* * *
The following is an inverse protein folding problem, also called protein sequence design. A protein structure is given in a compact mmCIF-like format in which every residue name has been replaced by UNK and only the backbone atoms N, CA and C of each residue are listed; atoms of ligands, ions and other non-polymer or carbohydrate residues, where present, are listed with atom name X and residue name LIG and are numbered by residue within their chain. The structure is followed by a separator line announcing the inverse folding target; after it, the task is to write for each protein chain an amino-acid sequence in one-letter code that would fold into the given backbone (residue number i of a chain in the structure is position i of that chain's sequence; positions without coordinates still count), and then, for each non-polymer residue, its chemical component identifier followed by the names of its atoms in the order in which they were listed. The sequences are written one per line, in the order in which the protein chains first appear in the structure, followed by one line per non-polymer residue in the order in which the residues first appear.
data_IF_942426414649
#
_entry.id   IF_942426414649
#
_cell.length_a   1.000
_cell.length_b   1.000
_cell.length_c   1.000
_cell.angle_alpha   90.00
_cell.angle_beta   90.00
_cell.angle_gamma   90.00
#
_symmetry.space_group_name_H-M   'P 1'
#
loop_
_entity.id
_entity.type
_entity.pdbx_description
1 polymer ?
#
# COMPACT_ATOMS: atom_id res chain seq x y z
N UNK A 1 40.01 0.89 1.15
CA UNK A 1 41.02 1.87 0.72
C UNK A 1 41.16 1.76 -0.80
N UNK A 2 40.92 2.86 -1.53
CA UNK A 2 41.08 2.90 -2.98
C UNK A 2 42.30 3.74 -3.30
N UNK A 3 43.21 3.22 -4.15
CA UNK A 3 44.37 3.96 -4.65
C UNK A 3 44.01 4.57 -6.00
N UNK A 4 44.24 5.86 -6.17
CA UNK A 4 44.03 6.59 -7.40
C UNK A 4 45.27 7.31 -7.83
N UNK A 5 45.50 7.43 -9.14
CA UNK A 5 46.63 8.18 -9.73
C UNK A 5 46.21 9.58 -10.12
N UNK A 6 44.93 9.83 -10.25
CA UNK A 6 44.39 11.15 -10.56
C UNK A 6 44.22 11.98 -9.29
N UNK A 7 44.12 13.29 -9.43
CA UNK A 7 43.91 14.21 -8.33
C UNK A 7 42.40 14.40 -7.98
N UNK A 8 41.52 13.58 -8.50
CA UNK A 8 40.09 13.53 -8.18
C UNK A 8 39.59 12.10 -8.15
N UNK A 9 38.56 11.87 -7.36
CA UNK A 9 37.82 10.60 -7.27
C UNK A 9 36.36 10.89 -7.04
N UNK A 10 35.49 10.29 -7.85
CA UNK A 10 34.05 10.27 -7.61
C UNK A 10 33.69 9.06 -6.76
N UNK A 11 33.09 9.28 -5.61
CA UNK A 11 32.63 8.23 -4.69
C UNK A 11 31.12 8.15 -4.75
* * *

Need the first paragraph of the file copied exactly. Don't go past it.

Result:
The following is an inverse protein folding problem, also called protein sequence design. A protein structure is given in a compact mmCIF-like format in which every residue name has been replaced by UNK and only the backbone atoms N, CA and C of each residue are listed; atoms of ligands, ions and other non-polymer or carbohydrate residues, where present, are listed with atom name X and residue name LIG and are numbered by residue within their chain. The structure is followed by a separator line announcing the inverse folding target; after it, the task is to write for each protein chain an amino-acid sequence in one-letter code that would fold into the given backbone (residue number i of a chain in the structure is position i of that chain's sequence; positions without coordinates still count), and then, for each non-polymer residue, its chemical component identifier followed by the names of its atoms in the order in which they were listed. The sequences are written one per line, in the order in which the protein chains first appear in the structure, followed by one line per non-polymer residue in the order in which the residues first appear.